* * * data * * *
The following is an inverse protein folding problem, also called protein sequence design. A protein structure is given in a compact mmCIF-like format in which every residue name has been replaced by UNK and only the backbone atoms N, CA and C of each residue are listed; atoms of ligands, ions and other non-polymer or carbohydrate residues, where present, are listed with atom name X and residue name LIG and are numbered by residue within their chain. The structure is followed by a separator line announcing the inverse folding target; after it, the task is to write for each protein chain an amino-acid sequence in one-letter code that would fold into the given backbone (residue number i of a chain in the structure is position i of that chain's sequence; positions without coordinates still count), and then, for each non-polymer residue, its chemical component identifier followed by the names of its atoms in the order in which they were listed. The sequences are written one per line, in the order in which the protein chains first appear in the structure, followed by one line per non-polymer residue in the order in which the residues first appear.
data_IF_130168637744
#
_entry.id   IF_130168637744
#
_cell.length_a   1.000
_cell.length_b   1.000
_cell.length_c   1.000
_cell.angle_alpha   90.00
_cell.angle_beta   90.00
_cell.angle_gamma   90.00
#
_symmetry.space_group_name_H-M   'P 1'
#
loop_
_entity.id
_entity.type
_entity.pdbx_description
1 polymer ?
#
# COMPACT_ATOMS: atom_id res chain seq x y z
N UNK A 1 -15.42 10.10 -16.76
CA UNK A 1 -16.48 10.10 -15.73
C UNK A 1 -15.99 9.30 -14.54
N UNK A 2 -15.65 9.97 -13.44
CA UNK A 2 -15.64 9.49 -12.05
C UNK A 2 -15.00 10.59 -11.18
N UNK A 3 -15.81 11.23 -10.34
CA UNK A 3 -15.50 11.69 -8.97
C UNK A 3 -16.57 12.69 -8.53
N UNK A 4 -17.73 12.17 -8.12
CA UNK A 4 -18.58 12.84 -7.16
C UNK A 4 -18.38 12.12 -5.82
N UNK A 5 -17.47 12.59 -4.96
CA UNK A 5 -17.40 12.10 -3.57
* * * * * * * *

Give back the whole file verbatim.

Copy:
The following is an inverse protein folding problem, also called protein sequence design. A protein structure is given in a compact mmCIF-like format in which every residue name has been replaced by UNK and only the backbone atoms N, CA and C of each residue are listed; atoms of ligands, ions and other non-polymer or carbohydrate residues, where present, are listed with atom name X and residue name LIG and are numbered by residue within their chain. The structure is followed by a separator line announcing the inverse folding target; after it, the task is to write for each protein chain an amino-acid sequence in one-letter code that would fold into the given backbone (residue number i of a chain in the structure is position i of that chain's sequence; positions without coordinates still count), and then, for each non-polymer residue, its chemical component identifier followed by the names of its atoms in the order in which they were listed. The sequences are written one per line, in the order in which the protein chains first appear in the structure, followed by one line per non-polymer residue in the order in which the residues first appear.
data_IF_130168637744
#
_entry.id   IF_130168637744
#
_cell.length_a   1.000
_cell.length_b   1.000
_cell.length_c   1.000
_cell.angle_alpha   90.00
_cell.angle_beta   90.00
_cell.angle_gamma   90.00
#
_symmetry.space_group_name_H-M   'P 1'
#
loop_
_entity.id
_entity.type
_entity.pdbx_description
1 polymer ?
#
# COMPACT_ATOMS: atom_id res chain seq x y z
N UNK A 1 -15.42 10.10 -16.76
CA UNK A 1 -16.48 10.10 -15.73
C UNK A 1 -15.99 9.30 -14.54
N UNK A 2 -15.65 9.97 -13.44
CA UNK A 2 -15.64 9.49 -12.05
C UNK A 2 -15.00 10.59 -11.18
N UNK A 3 -15.81 11.23 -10.34
CA UNK A 3 -15.50 11.69 -8.97
C UNK A 3 -16.57 12.69 -8.53
N UNK A 4 -17.73 12.17 -8.12
CA UNK A 4 -18.58 12.84 -7.16
C UNK A 4 -18.38 12.12 -5.82
N UNK A 5 -17.47 12.59 -4.96
CA UNK A 5 -17.40 12.10 -3.57